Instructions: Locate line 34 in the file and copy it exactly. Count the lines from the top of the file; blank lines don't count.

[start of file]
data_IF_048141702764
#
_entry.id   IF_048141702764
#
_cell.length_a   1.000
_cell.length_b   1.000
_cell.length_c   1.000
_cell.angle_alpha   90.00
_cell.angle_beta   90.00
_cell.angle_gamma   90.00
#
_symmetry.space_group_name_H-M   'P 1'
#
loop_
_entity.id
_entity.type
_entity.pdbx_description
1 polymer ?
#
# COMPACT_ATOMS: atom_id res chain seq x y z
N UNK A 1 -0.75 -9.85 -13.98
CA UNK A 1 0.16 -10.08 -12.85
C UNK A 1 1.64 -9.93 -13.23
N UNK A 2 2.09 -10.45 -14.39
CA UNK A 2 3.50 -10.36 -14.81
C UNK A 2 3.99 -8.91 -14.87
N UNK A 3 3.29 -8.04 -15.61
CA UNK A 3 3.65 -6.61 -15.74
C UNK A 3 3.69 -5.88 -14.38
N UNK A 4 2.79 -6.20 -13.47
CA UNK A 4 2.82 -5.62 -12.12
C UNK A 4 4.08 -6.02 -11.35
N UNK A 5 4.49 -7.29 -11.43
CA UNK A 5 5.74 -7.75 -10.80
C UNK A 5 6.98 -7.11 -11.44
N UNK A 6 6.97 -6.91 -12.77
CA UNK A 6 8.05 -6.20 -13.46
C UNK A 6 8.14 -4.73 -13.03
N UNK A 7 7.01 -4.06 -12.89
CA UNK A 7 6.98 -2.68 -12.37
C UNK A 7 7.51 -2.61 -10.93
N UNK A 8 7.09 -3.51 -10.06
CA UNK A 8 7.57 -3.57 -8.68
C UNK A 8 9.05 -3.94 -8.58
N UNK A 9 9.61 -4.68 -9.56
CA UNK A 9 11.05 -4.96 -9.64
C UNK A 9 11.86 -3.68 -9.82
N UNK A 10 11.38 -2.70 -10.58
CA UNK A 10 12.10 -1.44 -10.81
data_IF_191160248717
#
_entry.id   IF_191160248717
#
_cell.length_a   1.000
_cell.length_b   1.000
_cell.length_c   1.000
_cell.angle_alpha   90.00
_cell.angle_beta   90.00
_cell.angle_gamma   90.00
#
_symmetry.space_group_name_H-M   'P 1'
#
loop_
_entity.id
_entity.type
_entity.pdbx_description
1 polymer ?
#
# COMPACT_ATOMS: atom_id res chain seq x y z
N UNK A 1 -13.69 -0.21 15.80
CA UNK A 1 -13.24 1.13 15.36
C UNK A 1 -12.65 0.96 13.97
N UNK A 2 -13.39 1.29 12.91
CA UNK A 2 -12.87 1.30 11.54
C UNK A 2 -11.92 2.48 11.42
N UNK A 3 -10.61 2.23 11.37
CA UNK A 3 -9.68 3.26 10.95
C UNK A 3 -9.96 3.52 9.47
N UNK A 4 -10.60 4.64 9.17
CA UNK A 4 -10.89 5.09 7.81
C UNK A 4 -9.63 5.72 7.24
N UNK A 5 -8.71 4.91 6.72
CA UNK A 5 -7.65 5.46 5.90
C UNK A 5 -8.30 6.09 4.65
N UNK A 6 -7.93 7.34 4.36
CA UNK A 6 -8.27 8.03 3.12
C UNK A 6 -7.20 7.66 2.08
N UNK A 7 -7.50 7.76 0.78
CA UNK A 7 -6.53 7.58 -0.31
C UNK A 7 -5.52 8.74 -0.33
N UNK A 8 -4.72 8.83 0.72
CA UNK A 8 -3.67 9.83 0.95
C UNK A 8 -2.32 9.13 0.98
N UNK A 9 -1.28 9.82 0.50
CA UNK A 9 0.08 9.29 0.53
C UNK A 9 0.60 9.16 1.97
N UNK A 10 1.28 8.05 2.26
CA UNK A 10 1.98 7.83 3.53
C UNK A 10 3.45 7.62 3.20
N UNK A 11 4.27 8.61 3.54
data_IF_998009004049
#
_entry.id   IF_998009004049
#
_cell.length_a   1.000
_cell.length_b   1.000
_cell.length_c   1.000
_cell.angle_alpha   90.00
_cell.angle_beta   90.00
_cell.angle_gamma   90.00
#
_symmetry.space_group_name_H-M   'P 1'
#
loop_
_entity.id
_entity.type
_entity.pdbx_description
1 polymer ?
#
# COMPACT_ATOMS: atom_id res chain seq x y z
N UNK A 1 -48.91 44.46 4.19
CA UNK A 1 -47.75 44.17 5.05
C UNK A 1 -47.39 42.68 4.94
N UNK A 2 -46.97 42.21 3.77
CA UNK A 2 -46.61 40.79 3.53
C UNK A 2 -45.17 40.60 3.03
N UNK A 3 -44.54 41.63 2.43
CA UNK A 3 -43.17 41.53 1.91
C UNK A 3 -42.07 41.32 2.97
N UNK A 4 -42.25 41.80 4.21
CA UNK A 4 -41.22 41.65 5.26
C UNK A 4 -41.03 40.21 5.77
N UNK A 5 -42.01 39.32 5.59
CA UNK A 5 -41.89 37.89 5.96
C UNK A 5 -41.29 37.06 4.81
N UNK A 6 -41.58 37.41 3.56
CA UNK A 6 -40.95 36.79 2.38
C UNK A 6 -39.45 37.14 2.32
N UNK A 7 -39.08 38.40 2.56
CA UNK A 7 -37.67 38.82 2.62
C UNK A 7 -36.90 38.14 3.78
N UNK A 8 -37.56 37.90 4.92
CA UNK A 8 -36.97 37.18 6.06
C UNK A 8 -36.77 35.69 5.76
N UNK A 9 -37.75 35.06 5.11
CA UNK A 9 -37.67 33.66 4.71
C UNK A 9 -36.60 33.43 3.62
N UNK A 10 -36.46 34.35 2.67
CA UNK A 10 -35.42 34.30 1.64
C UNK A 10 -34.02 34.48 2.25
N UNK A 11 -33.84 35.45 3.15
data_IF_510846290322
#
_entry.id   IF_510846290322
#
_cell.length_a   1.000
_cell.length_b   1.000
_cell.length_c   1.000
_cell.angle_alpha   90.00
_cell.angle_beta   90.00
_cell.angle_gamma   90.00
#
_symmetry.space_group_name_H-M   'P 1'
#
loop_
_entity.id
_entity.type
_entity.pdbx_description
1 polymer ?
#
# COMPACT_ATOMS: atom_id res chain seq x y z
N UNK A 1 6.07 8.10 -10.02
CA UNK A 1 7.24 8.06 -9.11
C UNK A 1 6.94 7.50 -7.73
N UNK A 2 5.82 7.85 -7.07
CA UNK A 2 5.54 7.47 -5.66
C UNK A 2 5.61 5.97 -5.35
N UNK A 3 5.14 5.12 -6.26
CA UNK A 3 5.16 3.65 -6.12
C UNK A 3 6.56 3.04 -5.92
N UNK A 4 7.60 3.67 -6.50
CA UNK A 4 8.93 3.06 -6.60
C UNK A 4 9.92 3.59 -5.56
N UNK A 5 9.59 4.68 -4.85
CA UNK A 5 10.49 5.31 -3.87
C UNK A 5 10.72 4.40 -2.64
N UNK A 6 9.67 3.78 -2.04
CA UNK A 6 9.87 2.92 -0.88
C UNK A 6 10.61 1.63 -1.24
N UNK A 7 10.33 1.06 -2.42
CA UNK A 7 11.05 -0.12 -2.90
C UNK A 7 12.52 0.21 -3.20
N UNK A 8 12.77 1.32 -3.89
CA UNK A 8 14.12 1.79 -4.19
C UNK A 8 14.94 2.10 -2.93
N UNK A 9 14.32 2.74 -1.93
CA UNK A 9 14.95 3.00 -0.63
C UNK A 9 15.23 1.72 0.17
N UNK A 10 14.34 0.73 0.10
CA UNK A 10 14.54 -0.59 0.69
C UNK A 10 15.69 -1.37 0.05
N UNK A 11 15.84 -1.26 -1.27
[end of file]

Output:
CA UNK A 5 5.74 -7.75 -10.80